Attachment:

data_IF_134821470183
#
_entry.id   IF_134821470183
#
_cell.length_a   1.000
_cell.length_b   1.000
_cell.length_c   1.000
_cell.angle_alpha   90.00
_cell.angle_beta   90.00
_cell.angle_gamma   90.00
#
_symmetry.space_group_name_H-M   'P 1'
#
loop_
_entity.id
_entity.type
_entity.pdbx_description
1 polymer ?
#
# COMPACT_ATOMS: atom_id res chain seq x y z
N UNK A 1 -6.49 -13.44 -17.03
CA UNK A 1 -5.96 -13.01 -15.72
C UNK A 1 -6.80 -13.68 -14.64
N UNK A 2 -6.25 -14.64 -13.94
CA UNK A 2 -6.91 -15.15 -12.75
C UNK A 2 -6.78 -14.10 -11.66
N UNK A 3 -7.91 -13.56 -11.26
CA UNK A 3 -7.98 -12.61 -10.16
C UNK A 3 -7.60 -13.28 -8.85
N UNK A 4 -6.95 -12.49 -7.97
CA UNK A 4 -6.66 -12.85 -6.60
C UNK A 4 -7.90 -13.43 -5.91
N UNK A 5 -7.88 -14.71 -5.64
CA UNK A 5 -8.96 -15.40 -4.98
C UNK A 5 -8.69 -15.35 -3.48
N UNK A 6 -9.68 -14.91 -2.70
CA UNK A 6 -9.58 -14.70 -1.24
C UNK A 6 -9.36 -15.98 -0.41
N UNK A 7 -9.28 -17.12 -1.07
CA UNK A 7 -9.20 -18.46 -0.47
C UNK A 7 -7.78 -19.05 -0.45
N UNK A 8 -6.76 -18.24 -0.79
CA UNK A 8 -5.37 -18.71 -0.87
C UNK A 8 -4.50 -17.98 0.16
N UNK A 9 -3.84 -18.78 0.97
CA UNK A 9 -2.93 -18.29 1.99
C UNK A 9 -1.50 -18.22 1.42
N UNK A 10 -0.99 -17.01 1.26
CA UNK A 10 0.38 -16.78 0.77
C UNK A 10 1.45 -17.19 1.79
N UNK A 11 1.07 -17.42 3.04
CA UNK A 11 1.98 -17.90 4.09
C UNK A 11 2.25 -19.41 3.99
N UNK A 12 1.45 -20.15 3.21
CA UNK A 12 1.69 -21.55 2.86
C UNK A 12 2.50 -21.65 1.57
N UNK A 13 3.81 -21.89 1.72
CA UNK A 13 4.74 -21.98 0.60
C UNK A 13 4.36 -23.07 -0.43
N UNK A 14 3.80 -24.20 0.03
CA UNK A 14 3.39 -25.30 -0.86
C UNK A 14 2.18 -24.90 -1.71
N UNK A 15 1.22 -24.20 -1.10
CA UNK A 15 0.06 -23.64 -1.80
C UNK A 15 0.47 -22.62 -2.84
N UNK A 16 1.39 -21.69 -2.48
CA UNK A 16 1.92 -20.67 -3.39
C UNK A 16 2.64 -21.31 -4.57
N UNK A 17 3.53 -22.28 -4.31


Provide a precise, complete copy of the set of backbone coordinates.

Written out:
data_IF_134821470183
#
_entry.id   IF_134821470183
#
_cell.length_a   1.000
_cell.length_b   1.000
_cell.length_c   1.000
_cell.angle_alpha   90.00
_cell.angle_beta   90.00
_cell.angle_gamma   90.00
#
_symmetry.space_group_name_H-M   'P 1'
#
loop_
_entity.id
_entity.type
_entity.pdbx_description
1 polymer ?
#
# COMPACT_ATOMS: atom_id res chain seq x y z
N UNK A 1 -6.49 -13.44 -17.03
CA UNK A 1 -5.96 -13.01 -15.72
C UNK A 1 -6.80 -13.68 -14.64
N UNK A 2 -6.25 -14.64 -13.94
CA UNK A 2 -6.91 -15.15 -12.75
C UNK A 2 -6.78 -14.10 -11.66
N UNK A 3 -7.91 -13.56 -11.26
CA UNK A 3 -7.98 -12.61 -10.16
C UNK A 3 -7.60 -13.28 -8.85
N UNK A 4 -6.95 -12.49 -7.97
CA UNK A 4 -6.66 -12.85 -6.60
C UNK A 4 -7.90 -13.43 -5.91
N UNK A 5 -7.88 -14.71 -5.64
CA UNK A 5 -8.96 -15.40 -4.98
C UNK A 5 -8.69 -15.35 -3.48
N UNK A 6 -9.68 -14.91 -2.70
CA UNK A 6 -9.58 -14.70 -1.24
C UNK A 6 -9.36 -15.98 -0.41
N UNK A 7 -9.28 -17.12 -1.07
CA UNK A 7 -9.20 -18.46 -0.47
C UNK A 7 -7.78 -19.05 -0.45
N UNK A 8 -6.76 -18.24 -0.79
CA UNK A 8 -5.37 -18.71 -0.87
C UNK A 8 -4.50 -17.98 0.16
N UNK A 9 -3.84 -18.78 0.97
CA UNK A 9 -2.93 -18.29 1.99
C UNK A 9 -1.50 -18.22 1.42
N UNK A 10 -0.99 -17.01 1.26
CA UNK A 10 0.38 -16.78 0.77
C UNK A 10 1.45 -17.19 1.79
N UNK A 11 1.07 -17.42 3.04
CA UNK A 11 1.98 -17.90 4.09
C UNK A 11 2.25 -19.41 3.99
N UNK A 12 1.45 -20.15 3.21
CA UNK A 12 1.69 -21.55 2.86
C UNK A 12 2.50 -21.65 1.57
N UNK A 13 3.81 -21.89 1.72
CA UNK A 13 4.74 -21.98 0.60
C UNK A 13 4.36 -23.07 -0.43
N UNK A 14 3.80 -24.20 0.03
CA UNK A 14 3.39 -25.30 -0.86
C UNK A 14 2.18 -24.90 -1.71
N UNK A 15 1.22 -24.20 -1.10
CA UNK A 15 0.06 -23.64 -1.80
C UNK A 15 0.47 -22.62 -2.84
N UNK A 16 1.39 -21.69 -2.48
CA UNK A 16 1.92 -20.67 -3.39
C UNK A 16 2.64 -21.31 -4.57
N UNK A 17 3.53 -22.28 -4.31